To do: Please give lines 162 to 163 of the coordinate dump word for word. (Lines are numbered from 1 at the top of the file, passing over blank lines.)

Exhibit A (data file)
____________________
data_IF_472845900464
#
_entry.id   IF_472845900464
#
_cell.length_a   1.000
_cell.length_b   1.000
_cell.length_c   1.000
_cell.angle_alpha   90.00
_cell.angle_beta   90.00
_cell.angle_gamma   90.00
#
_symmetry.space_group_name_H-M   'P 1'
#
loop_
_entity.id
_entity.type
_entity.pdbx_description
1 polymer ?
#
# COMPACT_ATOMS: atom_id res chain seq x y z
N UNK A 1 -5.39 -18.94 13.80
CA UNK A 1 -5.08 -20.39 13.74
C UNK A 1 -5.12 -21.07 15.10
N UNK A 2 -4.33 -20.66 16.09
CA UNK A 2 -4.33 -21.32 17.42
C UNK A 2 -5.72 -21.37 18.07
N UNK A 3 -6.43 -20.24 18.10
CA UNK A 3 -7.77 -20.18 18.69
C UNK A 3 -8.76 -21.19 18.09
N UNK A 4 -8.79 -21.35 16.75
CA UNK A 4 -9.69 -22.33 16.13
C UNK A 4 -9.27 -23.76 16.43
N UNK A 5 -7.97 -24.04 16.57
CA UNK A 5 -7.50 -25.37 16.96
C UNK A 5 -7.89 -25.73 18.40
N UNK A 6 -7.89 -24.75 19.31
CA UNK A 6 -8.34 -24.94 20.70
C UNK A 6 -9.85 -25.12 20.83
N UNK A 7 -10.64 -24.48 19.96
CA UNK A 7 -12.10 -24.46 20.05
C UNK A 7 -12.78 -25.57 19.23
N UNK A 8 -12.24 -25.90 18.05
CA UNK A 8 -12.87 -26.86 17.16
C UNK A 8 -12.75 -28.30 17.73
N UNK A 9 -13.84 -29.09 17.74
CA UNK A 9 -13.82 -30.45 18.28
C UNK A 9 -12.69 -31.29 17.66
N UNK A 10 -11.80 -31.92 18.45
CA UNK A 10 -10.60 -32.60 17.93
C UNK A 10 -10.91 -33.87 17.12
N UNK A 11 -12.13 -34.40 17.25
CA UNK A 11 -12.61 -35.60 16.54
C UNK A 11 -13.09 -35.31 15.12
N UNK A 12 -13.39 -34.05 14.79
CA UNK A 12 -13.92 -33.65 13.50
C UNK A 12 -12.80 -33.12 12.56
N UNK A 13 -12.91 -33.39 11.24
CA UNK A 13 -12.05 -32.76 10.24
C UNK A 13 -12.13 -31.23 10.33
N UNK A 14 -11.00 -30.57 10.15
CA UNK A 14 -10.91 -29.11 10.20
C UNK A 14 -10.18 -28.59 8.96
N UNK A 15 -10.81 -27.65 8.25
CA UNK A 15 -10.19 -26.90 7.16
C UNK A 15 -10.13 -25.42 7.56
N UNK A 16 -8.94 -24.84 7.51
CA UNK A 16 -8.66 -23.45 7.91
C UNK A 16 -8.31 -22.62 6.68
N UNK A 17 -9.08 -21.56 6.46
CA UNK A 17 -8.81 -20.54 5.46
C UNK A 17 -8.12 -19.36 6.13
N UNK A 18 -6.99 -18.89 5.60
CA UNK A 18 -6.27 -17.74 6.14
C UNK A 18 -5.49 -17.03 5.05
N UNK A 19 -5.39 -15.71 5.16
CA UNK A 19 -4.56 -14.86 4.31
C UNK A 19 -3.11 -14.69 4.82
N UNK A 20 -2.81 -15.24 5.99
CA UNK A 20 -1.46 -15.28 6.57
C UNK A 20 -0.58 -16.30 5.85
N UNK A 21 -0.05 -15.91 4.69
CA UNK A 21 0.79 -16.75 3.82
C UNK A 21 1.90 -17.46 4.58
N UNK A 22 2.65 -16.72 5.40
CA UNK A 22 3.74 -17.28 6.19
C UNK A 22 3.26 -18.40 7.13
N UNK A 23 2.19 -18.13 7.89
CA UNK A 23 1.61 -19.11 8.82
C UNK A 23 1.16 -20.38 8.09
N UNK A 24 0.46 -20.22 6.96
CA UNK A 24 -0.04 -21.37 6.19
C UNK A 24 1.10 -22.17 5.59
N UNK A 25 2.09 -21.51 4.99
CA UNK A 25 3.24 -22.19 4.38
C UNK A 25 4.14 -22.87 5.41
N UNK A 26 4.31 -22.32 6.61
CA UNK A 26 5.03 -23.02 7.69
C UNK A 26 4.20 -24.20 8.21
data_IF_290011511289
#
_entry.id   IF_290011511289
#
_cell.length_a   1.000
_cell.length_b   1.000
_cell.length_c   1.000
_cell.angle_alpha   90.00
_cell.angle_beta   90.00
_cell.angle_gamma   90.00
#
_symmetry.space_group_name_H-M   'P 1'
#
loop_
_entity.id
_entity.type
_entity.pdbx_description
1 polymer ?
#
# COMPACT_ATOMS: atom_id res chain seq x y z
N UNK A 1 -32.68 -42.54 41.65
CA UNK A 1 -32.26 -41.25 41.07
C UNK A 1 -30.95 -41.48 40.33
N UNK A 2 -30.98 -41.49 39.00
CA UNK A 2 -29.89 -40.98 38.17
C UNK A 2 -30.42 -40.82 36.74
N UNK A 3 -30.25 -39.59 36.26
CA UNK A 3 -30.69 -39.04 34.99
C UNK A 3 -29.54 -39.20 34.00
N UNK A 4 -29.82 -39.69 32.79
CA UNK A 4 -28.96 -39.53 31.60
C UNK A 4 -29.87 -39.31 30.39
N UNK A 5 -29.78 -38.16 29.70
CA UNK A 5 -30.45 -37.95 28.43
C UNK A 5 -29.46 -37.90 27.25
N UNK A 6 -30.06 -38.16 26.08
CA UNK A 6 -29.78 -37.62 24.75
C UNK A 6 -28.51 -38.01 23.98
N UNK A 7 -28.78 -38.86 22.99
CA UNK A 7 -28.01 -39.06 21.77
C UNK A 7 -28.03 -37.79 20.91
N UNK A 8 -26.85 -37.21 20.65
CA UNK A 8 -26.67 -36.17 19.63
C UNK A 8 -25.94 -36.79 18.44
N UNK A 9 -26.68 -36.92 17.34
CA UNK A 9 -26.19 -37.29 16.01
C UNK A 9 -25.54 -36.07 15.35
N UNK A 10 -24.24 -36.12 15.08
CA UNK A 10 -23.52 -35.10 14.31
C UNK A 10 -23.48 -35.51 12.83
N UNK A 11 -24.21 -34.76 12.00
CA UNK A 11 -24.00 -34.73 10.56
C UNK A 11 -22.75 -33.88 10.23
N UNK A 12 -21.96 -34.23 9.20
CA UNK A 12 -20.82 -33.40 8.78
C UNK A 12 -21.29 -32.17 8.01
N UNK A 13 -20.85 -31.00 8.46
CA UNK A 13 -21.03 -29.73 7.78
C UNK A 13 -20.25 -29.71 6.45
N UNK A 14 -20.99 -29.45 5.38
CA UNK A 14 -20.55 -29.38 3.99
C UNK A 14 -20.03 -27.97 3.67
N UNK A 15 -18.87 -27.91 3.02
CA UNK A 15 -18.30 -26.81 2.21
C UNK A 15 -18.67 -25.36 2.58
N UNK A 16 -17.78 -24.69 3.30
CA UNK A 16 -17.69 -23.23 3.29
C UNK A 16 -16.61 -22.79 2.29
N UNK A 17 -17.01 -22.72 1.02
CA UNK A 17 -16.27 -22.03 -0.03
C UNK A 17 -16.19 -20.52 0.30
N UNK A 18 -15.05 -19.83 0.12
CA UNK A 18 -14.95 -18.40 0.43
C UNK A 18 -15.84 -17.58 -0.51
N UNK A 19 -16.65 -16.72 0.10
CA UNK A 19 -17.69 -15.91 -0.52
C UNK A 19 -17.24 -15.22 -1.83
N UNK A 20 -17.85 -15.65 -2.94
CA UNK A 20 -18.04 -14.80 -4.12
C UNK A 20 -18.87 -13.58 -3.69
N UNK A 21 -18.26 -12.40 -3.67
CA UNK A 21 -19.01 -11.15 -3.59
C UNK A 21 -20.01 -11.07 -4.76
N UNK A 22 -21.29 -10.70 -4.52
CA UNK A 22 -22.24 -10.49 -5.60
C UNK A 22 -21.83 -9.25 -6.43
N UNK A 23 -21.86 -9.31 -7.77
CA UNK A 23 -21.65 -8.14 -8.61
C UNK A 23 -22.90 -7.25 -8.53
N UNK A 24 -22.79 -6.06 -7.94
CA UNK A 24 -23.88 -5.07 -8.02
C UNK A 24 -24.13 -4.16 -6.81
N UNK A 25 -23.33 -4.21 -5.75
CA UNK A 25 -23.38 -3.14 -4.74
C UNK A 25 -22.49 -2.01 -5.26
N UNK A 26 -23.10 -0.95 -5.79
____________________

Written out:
CA UNK A 15 -18.30 -26.81 2.21
C UNK A 15 -18.67 -25.36 2.58